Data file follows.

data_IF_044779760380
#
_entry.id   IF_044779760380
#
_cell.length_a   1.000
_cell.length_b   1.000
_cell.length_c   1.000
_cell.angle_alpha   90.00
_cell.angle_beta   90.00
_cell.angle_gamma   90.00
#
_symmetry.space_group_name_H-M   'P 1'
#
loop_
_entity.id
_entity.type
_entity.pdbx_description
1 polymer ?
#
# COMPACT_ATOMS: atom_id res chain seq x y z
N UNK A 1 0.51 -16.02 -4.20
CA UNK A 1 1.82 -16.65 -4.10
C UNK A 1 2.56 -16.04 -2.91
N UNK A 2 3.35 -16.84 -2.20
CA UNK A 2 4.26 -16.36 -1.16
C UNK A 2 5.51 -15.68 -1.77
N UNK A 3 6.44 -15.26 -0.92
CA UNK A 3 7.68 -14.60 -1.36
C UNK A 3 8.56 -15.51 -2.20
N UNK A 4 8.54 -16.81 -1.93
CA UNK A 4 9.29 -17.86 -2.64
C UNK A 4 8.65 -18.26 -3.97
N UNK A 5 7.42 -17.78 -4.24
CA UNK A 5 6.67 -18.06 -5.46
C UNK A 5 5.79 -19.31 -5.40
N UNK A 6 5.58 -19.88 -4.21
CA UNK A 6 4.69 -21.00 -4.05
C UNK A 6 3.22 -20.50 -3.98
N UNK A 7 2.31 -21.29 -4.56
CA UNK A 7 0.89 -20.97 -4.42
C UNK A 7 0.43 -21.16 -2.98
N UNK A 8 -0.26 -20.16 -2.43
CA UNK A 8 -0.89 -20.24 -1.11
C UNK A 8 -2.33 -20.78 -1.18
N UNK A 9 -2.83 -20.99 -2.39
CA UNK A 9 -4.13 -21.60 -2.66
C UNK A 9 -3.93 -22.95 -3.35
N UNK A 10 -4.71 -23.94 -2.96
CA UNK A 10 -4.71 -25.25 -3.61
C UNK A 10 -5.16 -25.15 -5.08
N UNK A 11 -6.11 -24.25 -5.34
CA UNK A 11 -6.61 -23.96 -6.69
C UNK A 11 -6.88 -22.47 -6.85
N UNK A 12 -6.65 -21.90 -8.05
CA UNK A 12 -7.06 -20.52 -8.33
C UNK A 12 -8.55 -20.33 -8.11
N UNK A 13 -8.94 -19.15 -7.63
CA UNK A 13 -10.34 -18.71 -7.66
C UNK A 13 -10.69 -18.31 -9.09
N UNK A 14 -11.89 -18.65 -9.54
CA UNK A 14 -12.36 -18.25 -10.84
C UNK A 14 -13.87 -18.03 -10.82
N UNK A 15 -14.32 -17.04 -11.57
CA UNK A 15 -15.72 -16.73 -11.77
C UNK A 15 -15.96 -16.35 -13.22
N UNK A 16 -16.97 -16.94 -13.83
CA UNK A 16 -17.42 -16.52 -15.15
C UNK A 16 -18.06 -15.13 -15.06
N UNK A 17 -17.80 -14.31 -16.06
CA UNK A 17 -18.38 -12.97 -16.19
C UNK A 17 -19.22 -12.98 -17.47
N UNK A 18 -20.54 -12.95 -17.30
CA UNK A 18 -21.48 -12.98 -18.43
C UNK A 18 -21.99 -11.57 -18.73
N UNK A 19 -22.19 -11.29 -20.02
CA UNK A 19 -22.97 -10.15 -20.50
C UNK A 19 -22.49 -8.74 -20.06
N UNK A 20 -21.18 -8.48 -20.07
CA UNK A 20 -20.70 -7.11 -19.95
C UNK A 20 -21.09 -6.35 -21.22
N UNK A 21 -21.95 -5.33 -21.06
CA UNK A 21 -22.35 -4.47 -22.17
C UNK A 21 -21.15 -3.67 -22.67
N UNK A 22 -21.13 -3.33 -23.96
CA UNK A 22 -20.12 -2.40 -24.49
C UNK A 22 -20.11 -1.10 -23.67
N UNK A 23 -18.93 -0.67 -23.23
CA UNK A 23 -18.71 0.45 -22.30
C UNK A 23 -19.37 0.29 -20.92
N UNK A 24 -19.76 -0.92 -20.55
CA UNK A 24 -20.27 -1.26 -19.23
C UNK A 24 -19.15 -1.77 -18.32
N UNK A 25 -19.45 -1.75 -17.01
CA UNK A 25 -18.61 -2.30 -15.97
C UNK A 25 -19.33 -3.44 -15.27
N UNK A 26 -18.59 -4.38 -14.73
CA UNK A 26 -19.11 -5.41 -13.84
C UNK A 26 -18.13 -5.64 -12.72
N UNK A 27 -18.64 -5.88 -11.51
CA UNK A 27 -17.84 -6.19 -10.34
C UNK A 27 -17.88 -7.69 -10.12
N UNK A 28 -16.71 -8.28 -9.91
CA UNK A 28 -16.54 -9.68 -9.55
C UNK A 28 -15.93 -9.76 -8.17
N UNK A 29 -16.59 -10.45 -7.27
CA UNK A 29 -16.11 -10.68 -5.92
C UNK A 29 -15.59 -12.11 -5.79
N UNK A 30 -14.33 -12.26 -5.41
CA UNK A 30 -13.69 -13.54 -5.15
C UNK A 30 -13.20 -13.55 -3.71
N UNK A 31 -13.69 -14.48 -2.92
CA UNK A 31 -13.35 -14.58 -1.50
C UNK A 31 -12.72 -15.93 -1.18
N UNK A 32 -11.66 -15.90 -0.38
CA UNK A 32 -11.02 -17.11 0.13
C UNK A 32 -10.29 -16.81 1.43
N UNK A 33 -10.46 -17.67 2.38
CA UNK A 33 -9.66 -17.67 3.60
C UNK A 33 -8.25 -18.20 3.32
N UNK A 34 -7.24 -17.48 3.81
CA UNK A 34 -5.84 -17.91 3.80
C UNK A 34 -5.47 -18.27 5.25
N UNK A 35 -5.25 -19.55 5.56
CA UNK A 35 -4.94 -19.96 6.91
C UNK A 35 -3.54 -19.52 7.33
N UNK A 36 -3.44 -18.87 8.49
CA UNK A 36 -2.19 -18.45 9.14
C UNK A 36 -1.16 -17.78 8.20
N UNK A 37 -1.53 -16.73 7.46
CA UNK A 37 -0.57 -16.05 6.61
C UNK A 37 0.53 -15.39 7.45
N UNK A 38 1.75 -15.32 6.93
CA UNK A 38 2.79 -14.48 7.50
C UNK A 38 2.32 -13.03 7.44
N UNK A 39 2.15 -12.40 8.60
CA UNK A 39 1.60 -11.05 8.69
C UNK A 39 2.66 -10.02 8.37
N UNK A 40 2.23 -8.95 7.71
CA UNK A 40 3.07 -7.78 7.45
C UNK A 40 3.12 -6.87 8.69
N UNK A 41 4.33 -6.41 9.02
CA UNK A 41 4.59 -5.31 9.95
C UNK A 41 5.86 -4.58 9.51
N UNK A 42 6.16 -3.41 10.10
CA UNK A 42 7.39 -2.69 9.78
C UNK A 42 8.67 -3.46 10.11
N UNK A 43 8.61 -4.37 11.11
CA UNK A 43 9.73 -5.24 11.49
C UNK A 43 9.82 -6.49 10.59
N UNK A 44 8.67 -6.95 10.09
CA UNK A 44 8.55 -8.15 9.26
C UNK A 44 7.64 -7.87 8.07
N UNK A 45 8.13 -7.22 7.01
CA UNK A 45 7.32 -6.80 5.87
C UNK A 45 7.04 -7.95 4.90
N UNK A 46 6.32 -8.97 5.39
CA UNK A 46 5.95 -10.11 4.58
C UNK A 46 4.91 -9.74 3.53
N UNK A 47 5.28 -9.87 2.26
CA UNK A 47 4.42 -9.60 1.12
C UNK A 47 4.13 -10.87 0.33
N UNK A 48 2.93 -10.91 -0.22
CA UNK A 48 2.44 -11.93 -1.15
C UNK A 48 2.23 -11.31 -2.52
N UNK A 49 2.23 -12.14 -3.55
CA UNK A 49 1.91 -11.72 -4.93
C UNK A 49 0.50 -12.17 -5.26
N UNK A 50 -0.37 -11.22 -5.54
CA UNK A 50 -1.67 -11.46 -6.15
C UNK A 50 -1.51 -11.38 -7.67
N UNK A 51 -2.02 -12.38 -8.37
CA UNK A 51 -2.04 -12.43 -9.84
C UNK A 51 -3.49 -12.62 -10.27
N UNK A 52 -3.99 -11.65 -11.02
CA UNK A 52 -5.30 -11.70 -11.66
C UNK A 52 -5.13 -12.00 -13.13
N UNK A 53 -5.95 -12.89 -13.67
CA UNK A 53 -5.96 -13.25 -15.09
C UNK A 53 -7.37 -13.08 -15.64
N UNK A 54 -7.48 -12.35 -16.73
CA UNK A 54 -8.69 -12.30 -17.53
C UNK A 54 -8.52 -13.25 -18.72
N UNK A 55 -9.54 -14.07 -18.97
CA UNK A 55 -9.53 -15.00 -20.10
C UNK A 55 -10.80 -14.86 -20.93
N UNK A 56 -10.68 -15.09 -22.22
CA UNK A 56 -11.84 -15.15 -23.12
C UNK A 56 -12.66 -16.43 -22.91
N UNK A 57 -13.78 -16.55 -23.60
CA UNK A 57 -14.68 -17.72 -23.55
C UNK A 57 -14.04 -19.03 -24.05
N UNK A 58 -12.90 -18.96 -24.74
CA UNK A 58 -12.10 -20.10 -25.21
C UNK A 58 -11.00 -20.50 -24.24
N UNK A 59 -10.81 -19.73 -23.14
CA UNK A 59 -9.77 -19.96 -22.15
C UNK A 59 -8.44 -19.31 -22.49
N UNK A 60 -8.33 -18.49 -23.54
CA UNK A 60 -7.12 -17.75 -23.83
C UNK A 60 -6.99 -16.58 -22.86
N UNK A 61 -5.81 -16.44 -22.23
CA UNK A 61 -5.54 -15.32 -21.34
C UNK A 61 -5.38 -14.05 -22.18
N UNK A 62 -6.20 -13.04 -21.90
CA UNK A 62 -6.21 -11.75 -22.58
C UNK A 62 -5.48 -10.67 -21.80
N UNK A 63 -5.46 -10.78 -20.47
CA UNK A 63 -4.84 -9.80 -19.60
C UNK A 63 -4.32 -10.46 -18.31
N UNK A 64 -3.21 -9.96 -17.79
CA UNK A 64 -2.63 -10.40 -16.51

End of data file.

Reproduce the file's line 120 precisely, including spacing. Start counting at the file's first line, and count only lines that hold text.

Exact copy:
N UNK A 34 -7.24 -17.48 3.81